In a moment I’m going to ask you to think of a person, I don’t want you to think too hard, but just the first person who comes to mind. This isn’t a trick question, but as I want to know the first person I’m not going to give you long to think. Could you all think of a famous scientist or astronaut from history?
How many of you thought of a male scientist or astronaut? How many of you thought of a female?
It’s slowly being shown that many, many, of the discoveries that have previously been attributed to men have actually come about solely by the research conducted by women, or taken part in collaboration with women and the women have since been written out of the story. I guess the most common example is Watson and Crick gaining a Nobel Prize for discovering DNA whilst Rosalind Franklin who was instrumental in the research was omitted. But there is also Cheng Shien Wu whose male colleagues received a Nobel Prize for her work in nuclear physics, Ida Tacke’s work on chemical elements was ignored until two other men later made the same discoveries and took the recognition. Thomas Morgan took a Nobel Prize for work carried out by Nettie Stevens into chromosomes. Possibly the worst example was that of the husband and wife microbiologist team Esther and Joshua Lederberg where Joshua was quite happy to singularly receive a Nobel Prize for their joint work. There’s even been a film made recently about the contribution mad e by not just female, but black female, mathematicians to the work of NASA that had previously been glossed over. I could continue but I’m sure you get the picture.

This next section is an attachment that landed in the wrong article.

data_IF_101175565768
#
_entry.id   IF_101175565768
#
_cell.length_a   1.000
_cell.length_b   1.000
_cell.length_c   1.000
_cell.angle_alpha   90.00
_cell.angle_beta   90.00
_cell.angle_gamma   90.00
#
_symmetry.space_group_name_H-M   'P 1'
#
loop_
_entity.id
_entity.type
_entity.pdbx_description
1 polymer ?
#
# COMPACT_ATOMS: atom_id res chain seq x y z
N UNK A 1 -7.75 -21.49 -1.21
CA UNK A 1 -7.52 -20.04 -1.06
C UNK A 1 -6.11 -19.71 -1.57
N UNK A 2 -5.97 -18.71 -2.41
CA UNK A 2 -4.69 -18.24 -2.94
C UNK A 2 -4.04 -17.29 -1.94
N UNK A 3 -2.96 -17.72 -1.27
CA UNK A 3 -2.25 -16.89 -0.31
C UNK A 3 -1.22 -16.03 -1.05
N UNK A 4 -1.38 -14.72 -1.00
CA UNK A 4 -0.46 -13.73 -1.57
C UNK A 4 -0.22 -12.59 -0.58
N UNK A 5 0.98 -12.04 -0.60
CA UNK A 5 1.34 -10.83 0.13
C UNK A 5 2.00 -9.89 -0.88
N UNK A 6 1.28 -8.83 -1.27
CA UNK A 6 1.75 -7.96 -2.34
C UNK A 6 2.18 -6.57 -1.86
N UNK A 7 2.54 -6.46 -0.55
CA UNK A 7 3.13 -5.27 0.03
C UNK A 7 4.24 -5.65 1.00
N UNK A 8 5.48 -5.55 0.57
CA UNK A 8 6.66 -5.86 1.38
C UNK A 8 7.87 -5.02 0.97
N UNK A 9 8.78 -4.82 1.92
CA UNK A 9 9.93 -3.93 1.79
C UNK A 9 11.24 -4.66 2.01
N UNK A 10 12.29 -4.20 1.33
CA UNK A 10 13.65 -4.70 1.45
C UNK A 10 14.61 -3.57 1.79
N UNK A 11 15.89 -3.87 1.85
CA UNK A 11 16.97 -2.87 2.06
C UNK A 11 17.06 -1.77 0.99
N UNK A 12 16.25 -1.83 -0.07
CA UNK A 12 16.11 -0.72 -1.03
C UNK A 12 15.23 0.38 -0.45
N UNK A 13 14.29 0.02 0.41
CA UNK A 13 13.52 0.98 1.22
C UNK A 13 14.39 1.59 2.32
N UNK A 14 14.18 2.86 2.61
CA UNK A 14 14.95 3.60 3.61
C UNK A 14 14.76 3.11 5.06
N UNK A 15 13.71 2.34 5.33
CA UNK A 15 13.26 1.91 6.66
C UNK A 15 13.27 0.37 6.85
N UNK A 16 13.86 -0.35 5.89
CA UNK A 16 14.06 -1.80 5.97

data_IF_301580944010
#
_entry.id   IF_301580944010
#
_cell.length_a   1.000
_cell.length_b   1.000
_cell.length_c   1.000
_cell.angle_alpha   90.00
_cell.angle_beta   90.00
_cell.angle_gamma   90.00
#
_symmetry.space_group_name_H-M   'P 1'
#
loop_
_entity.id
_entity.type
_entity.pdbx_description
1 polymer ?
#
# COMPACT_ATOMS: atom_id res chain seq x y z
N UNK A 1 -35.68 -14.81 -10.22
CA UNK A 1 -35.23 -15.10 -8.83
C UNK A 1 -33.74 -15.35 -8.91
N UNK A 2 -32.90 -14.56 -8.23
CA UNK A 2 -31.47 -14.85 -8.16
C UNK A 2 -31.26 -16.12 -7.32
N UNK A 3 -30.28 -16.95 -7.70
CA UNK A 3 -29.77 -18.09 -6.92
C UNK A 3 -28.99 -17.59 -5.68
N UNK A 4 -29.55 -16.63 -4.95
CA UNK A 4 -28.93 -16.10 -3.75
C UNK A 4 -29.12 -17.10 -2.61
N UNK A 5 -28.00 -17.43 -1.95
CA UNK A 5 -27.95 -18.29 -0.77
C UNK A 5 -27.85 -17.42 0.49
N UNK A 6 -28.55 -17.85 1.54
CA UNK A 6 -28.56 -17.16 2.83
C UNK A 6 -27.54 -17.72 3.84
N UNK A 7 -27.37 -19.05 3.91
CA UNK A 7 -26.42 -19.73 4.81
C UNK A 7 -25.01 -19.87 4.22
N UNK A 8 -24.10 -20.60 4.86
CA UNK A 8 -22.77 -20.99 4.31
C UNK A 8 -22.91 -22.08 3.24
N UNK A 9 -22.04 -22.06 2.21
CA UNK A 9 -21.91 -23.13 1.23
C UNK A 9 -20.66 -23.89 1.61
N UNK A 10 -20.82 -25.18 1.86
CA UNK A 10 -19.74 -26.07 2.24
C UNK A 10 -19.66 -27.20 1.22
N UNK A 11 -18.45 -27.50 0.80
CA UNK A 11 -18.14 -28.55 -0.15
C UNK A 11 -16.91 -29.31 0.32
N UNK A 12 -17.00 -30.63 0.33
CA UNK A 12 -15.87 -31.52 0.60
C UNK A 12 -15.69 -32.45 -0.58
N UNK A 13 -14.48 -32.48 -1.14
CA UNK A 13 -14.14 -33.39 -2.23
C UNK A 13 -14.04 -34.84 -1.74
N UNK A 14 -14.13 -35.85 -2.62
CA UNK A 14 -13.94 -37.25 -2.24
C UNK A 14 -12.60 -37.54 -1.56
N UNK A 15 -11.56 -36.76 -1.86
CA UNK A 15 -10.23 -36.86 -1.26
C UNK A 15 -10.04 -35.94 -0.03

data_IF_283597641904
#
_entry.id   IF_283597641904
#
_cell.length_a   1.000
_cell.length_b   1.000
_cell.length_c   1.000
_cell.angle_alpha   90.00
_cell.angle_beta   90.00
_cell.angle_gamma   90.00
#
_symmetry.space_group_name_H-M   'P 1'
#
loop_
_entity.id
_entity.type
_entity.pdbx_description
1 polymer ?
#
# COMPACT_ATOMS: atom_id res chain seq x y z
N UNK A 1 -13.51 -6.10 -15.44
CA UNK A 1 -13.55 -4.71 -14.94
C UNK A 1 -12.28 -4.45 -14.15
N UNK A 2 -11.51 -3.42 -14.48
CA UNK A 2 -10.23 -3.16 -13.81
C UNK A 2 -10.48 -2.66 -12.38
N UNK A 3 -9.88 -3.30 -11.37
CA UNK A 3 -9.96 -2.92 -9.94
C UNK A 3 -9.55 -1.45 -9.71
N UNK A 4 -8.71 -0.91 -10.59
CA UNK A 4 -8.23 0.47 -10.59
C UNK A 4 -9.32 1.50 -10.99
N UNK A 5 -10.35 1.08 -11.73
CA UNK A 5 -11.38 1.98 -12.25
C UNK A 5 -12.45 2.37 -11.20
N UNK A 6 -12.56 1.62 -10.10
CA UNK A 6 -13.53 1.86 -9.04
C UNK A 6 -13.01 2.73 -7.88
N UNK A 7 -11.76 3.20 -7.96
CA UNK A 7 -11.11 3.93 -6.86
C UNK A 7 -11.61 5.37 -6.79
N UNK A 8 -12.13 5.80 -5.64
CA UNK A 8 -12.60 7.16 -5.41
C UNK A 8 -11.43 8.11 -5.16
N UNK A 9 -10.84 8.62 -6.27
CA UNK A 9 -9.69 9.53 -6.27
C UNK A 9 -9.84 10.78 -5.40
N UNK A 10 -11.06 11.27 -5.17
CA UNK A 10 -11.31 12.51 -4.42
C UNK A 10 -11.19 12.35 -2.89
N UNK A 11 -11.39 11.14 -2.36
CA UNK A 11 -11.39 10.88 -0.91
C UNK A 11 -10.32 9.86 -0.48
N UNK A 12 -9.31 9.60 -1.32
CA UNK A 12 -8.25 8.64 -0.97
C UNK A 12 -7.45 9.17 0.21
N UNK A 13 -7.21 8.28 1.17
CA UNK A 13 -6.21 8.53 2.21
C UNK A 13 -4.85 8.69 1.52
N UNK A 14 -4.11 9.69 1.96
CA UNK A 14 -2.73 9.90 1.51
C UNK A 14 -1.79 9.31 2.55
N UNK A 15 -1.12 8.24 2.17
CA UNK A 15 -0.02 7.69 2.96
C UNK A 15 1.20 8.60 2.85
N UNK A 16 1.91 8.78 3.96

So the question is, why is it important here and now in St Mark’s church that all these women have been written out of history? Well it is actually because it makes our Old Testament story this morning all the more extraordinary! Here is the story of a woman in a patriarchal society that shows that it was the woman, Esther who saved the day. This must be a really important story to have survived. And whilst we might think, ah, but Esther was in the bible, and that’s where all the stories about God are written down, well Esther is a bit of an anomaly. The book of Esther doesn’t really mention God. In fact it doesn’t mention God at all. Not even once. And yet, this story about Esther is seen to be so important that it has been recorded for thousands of years, unlike so many other stories about women, who have been written out of history.
So the book of Esther is a bit of an oddity. It is written about a time in Israelite history when it seemed that the promises that God had made had appeared to have not been fulfilled, and many of the Israelites would have been asking “Where is God?” “Why does God allow us to suffer?” Questions that are still as relevant today. “Why does God sometimes seem so distant when I pray?” “Why doesn’t he reveal himself more clearly and let me know his will in a way that is easy for me to recognise and understand?” “Where is God when everything in my life seems to be going wrong?”
The story of Esther is set at a time after the Israelites have been carried away into exile, and takes place in Persia, so the Jews living there could easily be asking all of the above questions about why their God has appeared to have abandoned them. And, if he is the God who lives in Jerusalem, is he even God, here in Persia? Does he even care about them anymore?
And somehow, without even mentioning God by name, this story of Esther somehow manages to grapple with these questions and provide an answer to them. It says in the book of Romans “And we know that in all things God works for the good of those who love him” and that comes through loud and clear in this story, as God-incidence after God-incidence occurs, without ever being directly attributed to God.
So, whilst I would encourage you all to go home and read the story of Esther in full, a plot of twists and intrigue contained within 10 short chapters, here is the outline of the story of Esther to whet your appetite.